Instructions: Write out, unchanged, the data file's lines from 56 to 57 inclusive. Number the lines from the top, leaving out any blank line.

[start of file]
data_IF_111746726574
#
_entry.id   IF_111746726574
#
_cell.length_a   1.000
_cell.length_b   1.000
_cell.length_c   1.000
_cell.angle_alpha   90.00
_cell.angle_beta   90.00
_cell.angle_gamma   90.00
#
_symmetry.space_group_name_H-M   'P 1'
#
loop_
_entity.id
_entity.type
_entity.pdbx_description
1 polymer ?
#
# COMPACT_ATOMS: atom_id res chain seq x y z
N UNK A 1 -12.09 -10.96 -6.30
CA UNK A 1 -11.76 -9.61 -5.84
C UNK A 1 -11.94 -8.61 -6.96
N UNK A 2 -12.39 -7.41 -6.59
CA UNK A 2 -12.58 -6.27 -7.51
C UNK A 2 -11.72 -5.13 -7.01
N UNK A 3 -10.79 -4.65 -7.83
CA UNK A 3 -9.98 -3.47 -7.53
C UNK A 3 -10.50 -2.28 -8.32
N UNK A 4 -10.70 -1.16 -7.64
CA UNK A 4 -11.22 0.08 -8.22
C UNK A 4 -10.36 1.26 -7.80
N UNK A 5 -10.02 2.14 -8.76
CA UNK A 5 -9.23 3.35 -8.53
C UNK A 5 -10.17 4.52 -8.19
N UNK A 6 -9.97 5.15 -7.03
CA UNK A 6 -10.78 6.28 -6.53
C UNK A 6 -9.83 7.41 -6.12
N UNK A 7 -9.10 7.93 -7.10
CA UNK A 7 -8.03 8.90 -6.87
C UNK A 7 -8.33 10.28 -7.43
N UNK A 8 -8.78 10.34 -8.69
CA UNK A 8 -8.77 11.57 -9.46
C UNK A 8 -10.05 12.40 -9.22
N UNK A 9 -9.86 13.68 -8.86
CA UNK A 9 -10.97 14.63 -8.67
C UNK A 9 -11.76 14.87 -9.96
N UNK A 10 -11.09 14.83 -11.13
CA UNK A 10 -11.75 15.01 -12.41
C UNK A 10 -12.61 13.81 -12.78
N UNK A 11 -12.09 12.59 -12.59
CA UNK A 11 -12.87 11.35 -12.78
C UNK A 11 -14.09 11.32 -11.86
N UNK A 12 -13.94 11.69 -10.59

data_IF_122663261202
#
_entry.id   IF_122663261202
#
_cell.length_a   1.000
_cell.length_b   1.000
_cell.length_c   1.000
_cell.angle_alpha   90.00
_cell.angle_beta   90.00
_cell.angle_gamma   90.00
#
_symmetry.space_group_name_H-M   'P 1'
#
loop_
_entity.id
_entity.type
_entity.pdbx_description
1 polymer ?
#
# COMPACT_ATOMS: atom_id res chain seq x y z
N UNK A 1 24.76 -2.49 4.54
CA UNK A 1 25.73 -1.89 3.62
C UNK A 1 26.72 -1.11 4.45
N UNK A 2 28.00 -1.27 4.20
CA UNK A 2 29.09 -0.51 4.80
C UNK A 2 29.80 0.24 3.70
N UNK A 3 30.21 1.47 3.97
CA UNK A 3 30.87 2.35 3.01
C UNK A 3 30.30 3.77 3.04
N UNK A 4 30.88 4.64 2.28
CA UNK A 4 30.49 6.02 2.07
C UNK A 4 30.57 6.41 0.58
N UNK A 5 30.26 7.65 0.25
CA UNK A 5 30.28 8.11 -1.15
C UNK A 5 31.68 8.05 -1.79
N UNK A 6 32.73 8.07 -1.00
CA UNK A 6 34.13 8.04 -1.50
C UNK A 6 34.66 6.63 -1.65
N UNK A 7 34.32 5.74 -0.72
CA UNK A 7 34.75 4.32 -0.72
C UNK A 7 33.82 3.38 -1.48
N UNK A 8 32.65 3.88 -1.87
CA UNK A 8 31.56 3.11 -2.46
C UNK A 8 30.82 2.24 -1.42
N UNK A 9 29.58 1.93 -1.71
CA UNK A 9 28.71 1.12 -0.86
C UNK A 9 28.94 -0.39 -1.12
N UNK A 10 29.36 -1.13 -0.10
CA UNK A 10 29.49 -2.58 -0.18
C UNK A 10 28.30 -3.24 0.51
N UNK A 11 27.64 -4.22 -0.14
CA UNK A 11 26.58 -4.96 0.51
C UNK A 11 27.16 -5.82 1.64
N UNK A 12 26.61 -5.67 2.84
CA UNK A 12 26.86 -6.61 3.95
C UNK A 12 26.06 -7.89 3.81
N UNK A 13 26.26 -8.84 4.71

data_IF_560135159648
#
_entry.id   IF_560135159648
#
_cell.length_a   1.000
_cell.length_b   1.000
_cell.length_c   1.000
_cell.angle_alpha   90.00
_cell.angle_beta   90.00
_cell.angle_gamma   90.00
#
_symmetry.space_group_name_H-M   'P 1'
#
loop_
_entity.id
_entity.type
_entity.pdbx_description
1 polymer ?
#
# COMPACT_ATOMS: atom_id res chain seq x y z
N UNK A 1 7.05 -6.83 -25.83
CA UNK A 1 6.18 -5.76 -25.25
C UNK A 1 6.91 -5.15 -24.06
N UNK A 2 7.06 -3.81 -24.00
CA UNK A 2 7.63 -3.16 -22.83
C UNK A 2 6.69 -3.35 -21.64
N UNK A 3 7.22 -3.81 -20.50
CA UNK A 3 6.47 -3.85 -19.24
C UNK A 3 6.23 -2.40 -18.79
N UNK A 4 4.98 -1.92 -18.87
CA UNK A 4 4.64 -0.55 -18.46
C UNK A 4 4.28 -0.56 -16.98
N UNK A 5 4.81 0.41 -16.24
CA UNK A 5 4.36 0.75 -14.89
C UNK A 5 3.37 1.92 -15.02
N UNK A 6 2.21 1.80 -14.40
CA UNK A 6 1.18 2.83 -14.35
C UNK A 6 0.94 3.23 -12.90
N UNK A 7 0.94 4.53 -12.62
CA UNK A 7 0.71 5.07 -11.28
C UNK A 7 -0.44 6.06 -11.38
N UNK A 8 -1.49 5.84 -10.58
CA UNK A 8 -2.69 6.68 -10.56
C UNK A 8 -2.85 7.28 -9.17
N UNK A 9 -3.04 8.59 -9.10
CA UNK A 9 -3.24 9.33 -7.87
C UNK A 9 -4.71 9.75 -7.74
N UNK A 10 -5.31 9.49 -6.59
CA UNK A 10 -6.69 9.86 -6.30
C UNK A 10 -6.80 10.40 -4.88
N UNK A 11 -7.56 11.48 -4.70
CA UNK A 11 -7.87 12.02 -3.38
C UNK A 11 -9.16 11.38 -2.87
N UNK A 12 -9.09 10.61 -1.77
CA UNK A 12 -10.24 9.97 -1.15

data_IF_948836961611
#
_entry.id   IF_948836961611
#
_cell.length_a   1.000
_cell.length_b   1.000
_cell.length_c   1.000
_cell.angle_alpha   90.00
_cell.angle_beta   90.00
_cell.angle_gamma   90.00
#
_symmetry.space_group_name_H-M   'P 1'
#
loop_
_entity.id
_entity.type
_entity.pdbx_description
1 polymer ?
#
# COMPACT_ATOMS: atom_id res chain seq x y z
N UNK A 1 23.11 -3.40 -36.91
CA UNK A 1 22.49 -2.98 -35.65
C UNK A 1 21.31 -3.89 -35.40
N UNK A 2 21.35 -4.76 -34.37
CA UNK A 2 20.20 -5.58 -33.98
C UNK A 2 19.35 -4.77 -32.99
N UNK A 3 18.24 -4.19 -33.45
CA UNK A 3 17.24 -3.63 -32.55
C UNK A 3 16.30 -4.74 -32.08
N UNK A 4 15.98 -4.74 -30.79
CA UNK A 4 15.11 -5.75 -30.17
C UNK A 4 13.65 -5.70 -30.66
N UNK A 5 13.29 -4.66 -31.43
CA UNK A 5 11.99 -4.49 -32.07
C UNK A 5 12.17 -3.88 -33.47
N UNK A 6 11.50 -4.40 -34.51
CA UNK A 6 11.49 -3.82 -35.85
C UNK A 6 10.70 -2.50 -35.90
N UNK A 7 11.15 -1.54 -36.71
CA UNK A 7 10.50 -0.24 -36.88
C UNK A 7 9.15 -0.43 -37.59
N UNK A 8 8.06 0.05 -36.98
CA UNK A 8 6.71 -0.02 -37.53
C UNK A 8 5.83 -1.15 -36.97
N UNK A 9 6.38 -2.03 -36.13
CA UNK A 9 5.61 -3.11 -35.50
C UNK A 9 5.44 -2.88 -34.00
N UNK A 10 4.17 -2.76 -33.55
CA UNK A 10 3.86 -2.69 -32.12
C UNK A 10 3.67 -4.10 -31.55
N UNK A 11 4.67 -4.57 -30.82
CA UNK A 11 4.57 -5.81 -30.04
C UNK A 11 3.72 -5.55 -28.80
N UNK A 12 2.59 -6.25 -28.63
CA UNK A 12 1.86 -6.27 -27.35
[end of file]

#
_entry.id   IF_122663261202